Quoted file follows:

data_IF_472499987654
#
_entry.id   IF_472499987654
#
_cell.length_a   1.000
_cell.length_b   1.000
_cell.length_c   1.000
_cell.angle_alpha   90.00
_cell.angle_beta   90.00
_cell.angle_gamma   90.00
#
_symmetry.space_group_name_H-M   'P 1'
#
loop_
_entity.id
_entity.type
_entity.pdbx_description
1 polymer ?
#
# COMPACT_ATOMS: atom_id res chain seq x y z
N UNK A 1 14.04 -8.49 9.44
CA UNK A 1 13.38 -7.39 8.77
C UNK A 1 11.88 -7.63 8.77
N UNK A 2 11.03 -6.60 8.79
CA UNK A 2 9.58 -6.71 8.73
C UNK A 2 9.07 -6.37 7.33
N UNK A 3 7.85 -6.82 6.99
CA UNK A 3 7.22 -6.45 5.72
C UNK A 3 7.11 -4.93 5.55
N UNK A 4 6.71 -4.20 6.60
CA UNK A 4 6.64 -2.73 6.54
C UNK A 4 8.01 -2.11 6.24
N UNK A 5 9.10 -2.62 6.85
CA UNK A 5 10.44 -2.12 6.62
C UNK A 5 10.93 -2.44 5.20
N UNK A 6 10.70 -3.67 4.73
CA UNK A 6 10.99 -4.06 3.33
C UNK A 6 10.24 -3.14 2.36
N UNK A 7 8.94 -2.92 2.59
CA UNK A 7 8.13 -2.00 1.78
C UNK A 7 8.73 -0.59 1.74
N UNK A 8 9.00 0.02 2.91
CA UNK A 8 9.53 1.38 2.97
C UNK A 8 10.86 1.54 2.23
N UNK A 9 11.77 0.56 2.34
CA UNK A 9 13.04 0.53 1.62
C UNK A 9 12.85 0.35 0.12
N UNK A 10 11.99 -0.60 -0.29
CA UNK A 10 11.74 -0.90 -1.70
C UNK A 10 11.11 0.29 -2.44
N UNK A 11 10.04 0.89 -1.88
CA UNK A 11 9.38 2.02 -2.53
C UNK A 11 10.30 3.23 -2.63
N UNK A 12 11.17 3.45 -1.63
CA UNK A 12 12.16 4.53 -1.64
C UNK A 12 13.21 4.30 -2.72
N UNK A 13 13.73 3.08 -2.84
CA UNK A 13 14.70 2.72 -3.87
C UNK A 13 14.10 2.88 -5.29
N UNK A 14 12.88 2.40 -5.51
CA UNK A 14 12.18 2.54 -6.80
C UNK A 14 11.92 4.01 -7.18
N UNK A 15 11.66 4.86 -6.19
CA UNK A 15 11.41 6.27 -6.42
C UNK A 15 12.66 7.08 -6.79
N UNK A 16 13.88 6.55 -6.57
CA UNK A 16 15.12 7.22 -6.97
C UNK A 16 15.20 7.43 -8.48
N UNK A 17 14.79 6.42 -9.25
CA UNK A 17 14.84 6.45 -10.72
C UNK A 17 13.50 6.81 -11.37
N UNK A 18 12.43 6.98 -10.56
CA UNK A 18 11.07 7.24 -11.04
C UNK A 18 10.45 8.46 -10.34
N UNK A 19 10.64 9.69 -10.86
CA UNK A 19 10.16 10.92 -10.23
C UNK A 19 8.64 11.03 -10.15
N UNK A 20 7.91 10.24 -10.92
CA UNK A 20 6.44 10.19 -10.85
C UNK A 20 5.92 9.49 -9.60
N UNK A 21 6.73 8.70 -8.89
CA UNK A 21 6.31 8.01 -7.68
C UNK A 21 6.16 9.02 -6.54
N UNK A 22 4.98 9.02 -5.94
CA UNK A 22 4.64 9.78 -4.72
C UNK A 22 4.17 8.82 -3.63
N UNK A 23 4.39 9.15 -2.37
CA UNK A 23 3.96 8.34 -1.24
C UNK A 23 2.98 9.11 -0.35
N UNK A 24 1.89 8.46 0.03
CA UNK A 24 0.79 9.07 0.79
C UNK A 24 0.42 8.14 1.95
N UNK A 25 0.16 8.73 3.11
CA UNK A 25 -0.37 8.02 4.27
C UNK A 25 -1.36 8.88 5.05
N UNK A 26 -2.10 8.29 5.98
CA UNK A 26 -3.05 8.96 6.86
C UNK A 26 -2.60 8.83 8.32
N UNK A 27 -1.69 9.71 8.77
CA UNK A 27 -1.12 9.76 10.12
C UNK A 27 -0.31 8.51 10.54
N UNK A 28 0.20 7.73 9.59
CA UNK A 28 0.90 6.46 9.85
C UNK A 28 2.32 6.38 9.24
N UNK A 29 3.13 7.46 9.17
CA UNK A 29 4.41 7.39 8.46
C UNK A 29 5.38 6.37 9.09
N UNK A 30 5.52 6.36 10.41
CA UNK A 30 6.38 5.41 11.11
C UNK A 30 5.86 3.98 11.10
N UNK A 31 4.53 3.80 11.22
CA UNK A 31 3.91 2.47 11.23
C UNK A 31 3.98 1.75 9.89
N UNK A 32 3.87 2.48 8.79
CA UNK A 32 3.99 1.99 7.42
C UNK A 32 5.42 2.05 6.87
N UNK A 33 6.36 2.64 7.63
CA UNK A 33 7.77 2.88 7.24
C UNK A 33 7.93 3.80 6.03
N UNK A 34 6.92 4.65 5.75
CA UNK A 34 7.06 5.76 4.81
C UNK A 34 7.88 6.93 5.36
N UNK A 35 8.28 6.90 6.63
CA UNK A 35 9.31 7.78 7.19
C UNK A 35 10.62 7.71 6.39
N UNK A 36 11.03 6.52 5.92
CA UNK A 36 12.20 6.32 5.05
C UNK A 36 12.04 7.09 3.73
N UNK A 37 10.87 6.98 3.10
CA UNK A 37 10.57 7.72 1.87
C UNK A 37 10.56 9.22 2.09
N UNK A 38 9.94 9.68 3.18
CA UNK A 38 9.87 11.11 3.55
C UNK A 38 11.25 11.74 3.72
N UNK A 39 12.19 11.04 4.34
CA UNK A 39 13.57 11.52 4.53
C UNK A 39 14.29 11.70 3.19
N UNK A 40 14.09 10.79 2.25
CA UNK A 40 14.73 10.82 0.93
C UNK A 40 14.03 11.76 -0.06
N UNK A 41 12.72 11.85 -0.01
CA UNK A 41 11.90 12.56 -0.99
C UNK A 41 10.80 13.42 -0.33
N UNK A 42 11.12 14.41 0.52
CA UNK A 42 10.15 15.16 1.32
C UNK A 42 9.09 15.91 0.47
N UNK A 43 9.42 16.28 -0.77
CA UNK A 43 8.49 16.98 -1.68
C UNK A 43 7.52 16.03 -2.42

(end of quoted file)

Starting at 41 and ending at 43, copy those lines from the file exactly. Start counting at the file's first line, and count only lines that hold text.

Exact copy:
C UNK A 7 8.73 -0.59 1.74
N UNK A 8 9.00 0.02 2.91
CA UNK A 8 9.53 1.38 2.97